Things to consider when selecting a skate rollerski
- Material: Alloy, composite, combination of materials.
- Stiffness: Super soft flex, medium flex, or rigid. If flex, is it concave or flat flex?
- Stability: The lower the top of frame height to ground unweighted and weighted, as well as relationship of top of frame to center of axle bolt will determine stability. This is usually achieved through fork drop.
- Durability: Sometimes you will end of bottoming out due to heaved pavement or skating off the edge of the paved trail. Some frames are more durable for this.
- Ground clearance: Lower frame means more stability, but depending on frame thickness, it can start impacting ground clearance. Generally 30 mm of clearance is sufficient if durable frames.
- Frame and axle bolt width: Wider bolts sticking out the side of frames mean more scraping if they are long enough. When the rski is angled a good amount, longer bolts will start to scrap, so a more narrow frame means less/no scraping, and this is affected also by frame height. Some models have super long axle bolts, and they will scrap also (such as a 55/60 mm axle bolt on a 100 mm wheel).
- Wheelbase: Generally longer will feel more like a snow ski assuming lightweight. Longer frames can fatigue quicker however, and some frame materials fatigue quicker than others after thousands of cycles of flexing. Longer wheelbases can be more tiring as they are more of a leg workout. Too short of a wheelbase will be tail heavy, and more carvy feeling. Longer wheelbase will have less tail drop and glide with less carve ability. Generally young kids with small feet should be on shorter wheelbase, and those with big feet and/or elite on longer.
- Weight limit: Most brands don’t advertise but some do. Many variables can affect the weight limit. It really comes down to fatigue properties of the design when taking heavy impacts. Biggest impacts are heavy weight skier hitting a big crack, creating a big impact force. Agility courses can be very hard on most rskis also, and generally not recommend by most brands.
- Tracking: Most rskis have axle holes just big enough for axle bolt. Some however have what is called adjustable tracking where the axle hole is bigger. Risk there is the tight axle could shift in the hole upon big impact. May sound strange, but generally most tracking can be adjusted some by hitting the side of the wheel on the pavement to bend the forks/frame slightly to adjust the wheel alignment. Some brands use an alignment verification jig after mounting wheels to verify true alignment.
- Diameter and width: Most solid skate wheels are 100 mmx24mm, but 105, 110 solid wheels are on the market. Most pneumatic wheels are larger 125-150 mm. Can’t get a flat with solid wheels, but pneumatic you can go on crushed gravel trails. Pneumatic rskis weigh a lot. Most solid skate wheels are ~24 mm wide, so you can transition the angle smoothly through the skate phases. Wider wheels with a flatter profile can change this angle transitioning to be not as easy.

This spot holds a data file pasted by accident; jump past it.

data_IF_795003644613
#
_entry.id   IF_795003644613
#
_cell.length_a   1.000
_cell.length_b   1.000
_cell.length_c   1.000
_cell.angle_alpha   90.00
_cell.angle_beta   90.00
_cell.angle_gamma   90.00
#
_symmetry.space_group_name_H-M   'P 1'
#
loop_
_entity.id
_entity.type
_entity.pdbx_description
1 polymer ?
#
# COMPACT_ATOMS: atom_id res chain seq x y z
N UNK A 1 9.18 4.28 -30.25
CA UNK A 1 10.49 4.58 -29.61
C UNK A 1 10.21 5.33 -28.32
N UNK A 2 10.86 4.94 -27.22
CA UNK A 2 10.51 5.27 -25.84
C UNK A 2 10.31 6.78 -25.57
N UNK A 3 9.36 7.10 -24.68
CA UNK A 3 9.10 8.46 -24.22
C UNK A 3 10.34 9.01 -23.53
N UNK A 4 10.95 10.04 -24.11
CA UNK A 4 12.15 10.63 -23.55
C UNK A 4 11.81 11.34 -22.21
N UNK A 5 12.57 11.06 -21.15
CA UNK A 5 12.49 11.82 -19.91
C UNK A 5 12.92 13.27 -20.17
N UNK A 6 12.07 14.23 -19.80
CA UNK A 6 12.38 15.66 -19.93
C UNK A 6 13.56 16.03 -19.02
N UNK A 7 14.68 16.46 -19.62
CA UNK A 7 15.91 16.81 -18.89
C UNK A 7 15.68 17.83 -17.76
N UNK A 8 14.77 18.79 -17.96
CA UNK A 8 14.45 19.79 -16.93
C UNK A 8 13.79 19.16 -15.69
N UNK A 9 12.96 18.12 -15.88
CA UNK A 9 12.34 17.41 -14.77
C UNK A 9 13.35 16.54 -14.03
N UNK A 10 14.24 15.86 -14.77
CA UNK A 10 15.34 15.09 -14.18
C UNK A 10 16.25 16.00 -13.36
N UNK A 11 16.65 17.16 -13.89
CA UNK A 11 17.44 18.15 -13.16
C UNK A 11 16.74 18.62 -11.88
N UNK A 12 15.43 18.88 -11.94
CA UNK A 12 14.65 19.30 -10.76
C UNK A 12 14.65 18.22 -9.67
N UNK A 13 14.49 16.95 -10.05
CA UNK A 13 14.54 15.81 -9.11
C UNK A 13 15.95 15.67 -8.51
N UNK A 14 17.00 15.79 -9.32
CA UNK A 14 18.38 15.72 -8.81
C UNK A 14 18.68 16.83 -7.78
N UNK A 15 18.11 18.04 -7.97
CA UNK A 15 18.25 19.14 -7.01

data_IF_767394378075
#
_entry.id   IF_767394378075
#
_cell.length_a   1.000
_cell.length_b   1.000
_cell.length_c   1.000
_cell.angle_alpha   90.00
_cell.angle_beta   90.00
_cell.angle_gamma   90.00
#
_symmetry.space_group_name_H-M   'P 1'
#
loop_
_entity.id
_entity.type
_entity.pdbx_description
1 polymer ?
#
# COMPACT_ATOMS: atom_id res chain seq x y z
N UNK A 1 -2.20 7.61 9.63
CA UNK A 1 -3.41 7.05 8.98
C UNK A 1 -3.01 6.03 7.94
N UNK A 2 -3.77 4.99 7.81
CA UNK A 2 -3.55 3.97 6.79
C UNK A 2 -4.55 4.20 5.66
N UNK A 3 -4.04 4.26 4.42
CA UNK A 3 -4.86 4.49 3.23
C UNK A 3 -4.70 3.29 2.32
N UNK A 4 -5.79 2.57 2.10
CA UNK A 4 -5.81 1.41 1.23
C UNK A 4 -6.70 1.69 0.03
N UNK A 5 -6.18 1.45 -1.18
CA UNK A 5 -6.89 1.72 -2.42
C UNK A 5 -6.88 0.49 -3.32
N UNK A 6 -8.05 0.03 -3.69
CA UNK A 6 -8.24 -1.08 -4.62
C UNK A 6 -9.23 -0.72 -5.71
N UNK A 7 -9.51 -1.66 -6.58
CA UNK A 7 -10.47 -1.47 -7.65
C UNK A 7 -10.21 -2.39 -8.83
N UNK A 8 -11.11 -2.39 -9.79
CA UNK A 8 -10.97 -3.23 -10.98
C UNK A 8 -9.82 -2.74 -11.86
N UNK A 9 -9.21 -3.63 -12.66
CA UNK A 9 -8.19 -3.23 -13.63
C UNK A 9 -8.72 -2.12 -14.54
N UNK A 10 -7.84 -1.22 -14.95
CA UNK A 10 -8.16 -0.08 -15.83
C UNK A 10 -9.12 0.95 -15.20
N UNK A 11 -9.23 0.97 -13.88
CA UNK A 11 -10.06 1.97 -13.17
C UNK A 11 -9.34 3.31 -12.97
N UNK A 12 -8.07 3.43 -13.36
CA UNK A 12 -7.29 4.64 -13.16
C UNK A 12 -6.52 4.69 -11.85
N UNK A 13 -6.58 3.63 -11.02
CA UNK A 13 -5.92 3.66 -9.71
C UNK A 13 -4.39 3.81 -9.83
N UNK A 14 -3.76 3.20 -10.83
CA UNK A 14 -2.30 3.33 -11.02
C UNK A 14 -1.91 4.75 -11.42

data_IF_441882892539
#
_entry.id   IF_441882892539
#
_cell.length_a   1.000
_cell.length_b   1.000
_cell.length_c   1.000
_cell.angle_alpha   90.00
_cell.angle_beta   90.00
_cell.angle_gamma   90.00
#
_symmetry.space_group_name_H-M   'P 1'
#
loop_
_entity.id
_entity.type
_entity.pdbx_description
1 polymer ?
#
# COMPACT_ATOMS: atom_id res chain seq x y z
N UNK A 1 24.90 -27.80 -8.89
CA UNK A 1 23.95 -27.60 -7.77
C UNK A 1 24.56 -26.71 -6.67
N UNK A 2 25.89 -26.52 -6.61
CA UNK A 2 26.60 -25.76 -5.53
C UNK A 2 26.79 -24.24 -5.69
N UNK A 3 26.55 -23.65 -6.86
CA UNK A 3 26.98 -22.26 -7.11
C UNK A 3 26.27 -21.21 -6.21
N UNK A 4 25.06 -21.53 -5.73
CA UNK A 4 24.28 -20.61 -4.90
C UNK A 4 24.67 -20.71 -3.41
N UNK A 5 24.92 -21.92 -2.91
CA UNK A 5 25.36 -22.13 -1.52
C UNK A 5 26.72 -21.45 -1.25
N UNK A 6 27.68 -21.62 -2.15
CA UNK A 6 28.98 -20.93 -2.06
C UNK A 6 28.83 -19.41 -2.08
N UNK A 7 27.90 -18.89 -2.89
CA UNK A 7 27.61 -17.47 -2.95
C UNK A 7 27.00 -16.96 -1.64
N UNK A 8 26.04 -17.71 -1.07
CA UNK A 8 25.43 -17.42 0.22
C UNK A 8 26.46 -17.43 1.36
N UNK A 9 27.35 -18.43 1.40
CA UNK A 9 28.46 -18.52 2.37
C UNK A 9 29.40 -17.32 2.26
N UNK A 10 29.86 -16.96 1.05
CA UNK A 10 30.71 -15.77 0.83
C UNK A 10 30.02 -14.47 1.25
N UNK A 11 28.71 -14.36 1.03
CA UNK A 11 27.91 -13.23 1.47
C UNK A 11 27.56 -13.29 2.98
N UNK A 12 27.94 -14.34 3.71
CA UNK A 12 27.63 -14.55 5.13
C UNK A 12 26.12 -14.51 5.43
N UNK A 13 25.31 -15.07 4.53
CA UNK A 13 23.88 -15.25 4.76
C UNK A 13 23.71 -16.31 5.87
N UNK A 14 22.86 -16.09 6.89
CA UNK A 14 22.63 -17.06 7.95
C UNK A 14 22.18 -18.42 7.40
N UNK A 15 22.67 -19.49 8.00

- Speed: Most brands offer different speeds. Different speeds usually come from using different material, and some speeds last longer than others. A fast wheel is going to have higher rebound than a slower wheel (Imagine dropping a wheel, a fast wheel with higher rebound would bounce higher, transferring the energy vs absorbing it).
- Wear longevity: How many miles can you expect to get out of the wheels, and what is the replacement cost and availability of the wheels?
- Bearings: Shielded vs sealed. Most are sealed. Within the sealed category there is still a wide range of quality. 608 size sealed bearings vary a lot across brands.
- Traction: Some wheels get better traction than others, not just in wet conditions but on dry pavement also.
- Overall weight should be light. Most rollerskis are heavier than snow skis.
- Weight distribution: Want weight not in the frame but rather the ends, to create a higher swing weight quotient (swing weight ÷ total weight) to feel like a longer snow ski.
- Great and pretty much a necessity if going on wet pavement. Rigid fenders might be more prone to breaking if you crash. Super soft fenders won’t break as easily but can get deformed if bent in storage.
- You want the bindings to be mounted as far back on skate rollerskis as possible to get the toe bar as close to the balance point as possible assuming not super long in which case you could mount on the balance point. This is because most skate rskis are too short to mount on the balance point, so want to get close to it. Need to make sure back of boot clears back fender/wheel, but don’t want much extra space back there. This means for a lot of people the heel plate should be trimmed shorter to get the binding mounted further back.
- Without a brake there are some methods to slow down, and some people are quite good at them, but usually increase wheel wear snowplowing. Some brakes require binding to be mounted further forward to mount the brake. This will create extra tail drop.